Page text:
Author: Chuck Durfee
Disclaimer: I should have done things differently.
As is the case with all jobs, there was too much for too few to do. He hit the send key without really giving it another thought.
Across the continent, the message was read. And acted upon.
He got the reply some time later. Terse, bitter. Horror! He called in vain, but the phone rang empty. He took a walk around the building, watching others wandering to and from their square cages, before getting back into his own.
People began to visit his cage. Fellow l33t. Suits. Sales drones. No one knew how to respond to the silence.
He became a ghost needing help passing on, floating from meeting to meeting. Each time his boss came near, he anticipated the coup de grace.
His boss: "Hey, buddy, how are you?"
In some quantum reality, his boss continued, "I'm glad to hear that, because you're fired."
His co-workers: "What happened?"
"I made a mistake. It shut them down cold for a while, but they're back up."
The look: "What a dumb ass! Thank goodness it wasn't me! I need to be more careful!"
Sales drones: "What are you doing?"
"Waiting for them to call." I wish they'd call.
The blow never came. After a couple of days, he dared to hope, to dream. He's learned his lesson. He'd made it through. He was reborn, a support engineer with a purpose!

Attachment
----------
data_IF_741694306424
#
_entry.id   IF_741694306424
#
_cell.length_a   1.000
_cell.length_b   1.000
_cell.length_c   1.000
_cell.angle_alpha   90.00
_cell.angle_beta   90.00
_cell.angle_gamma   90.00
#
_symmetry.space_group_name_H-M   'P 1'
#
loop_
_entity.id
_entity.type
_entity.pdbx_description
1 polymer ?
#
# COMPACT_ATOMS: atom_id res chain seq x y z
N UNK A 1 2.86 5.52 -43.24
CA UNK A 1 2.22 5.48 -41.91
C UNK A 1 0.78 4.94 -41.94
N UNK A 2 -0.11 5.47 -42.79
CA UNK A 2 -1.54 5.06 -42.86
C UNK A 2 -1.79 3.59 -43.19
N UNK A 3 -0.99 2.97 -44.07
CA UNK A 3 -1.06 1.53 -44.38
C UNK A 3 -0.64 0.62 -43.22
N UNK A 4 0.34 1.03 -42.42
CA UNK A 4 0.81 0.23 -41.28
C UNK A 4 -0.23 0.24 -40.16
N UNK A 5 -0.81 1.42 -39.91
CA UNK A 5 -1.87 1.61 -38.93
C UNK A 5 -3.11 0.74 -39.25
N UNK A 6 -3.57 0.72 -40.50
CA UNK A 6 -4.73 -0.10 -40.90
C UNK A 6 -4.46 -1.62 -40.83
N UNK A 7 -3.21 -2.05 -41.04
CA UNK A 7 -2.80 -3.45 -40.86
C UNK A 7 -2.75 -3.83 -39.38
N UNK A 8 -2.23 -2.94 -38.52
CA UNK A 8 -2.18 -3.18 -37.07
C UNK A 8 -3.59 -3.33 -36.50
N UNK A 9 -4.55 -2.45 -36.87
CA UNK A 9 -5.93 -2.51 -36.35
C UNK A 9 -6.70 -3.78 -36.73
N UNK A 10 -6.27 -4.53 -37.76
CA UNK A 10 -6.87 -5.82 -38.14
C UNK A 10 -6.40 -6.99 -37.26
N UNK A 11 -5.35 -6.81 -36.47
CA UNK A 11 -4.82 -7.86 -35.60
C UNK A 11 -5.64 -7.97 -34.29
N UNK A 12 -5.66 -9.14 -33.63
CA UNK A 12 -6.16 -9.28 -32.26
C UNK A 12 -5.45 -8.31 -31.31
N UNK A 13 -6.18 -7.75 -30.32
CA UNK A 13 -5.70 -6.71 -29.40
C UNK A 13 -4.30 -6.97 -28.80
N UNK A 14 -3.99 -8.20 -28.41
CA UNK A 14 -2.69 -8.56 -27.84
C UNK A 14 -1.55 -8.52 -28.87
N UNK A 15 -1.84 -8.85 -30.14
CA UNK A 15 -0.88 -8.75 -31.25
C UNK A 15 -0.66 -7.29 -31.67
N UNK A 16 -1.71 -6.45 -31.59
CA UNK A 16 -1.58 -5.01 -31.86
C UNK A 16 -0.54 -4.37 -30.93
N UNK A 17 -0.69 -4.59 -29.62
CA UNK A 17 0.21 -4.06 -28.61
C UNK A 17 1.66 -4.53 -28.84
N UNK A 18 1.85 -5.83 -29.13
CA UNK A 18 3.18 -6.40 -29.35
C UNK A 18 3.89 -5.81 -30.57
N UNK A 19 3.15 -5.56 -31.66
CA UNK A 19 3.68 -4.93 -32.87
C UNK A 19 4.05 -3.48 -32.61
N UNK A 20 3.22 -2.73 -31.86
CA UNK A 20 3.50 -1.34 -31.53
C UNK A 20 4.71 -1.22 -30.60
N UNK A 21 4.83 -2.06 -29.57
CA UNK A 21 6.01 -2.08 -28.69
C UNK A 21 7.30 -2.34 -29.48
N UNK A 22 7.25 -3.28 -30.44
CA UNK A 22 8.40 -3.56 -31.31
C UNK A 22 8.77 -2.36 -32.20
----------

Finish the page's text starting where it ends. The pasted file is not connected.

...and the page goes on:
He: "I don't think they'll fire me."
Confidant: "I sure they won't. They'd be fools. Besides, I once set fire to a customer's hardware lab. I'm still here."
But still, something niggled at him. He still anticipated the coup de grace, yet all swords were sheathed.
A few more days passed.
His boss: "Can I talk to you for a moment?"
Bang. The unmistakable stench of gunpowder.
Once the pride of the stable, he was brought to the glue factory: a small conference room with no windows and less sympathy.
"We've decided that today is your last day," the director droned. He shook as they shat upon his accomplishments and villified him. He raised objection, but the director needled him, "This isn't the only incident, you know!" Put to sleep, he quickly faded into acquiescence.
An hour later, he stood before his truck. Four years encapsulated in a cardboard box. Things he couldn't do without -- and barely thinks about any more. That morning was cold, but the sky was blue and the office receded happily into the distance.